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PESHAWAR, Pakistan - The Pakistani Taliban has formally ended a 40-day truce, saying the government had stepped up attacks during the cease-fire and refused to release hundreds of prisoners as the militants demanded.

“We are forced to end our 40-day cease-fire as the government, despite having a cease-fire, continued violence against our people,” Shahidullah Shahid, a spokesman for outlawed Tehrik-e-Taliban Pakistan (TTP), said on Wednesday.

Nevertheless, Shahid said the group was willing to continue peace talks with the government.

Tehreek-e-Taliban Pakistan (TTP) spokesman Shahidullah Shahid, right, speaks during a press conference at an undisclosed location in Pakistan on February 21.NASEER AZAM / AFP - Getty Images, file

A first round of negotiations between the government and militants began in February but collapsed soon after when the Taliban bombed a bus full of police officers and executed 23 kidnapped men from a government paramilitary force. The government then halted talks and threatened to launch a military operation against Taliban bases.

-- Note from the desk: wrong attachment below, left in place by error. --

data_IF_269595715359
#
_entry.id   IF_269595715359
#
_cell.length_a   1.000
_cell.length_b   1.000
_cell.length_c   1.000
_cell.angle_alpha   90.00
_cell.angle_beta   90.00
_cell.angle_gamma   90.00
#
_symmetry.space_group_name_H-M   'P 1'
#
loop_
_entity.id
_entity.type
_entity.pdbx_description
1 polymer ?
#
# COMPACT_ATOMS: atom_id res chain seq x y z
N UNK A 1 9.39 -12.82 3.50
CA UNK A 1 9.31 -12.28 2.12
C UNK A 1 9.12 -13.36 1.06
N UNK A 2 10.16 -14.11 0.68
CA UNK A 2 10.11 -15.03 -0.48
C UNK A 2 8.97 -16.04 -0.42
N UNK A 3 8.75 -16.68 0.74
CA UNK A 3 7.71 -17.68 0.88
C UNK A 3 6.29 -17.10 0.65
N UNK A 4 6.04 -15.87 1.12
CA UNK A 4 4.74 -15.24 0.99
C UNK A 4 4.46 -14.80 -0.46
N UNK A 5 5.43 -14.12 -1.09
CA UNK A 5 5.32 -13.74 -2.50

Negotiations resumed after the Taliban declared a cease-fire on March 1, although attacks did not stop.

Shahid said the decision to end cease-fire with the government was made during the Taliban's main shura, or meeting of leaders, on Wednesday.

He went on to say that the majority of the group's followers were unhappy when the truce was announced.

Pakistani mourners grieve the death of relatives at a hospital in Islamabad on April 9 after a bomb tore through a bustling Islamabad market, killing at least 17 people.FAROOQ NAEEM / AFP - Getty Images, file

"Despite their opposition, we followed the cease-fire and in return we made some demands from the government such as releasing civilian prisoners, ending the crackdown against our people and stopping torture on the Taliban prisoners in jails and secret detention centers," Shahid said.

There was no official government reaction to the Taliban's announcement.

A source close to Prime Minister Nawaz Sharif told NBC News on condition of anonymity that the government wanted talks to continue but had concerns about some of the Taliban's stipulations.

"The army has serious reservations about the demand to release militants," the official said.

- Fakhar u Rehman and Reuters contributed to this report.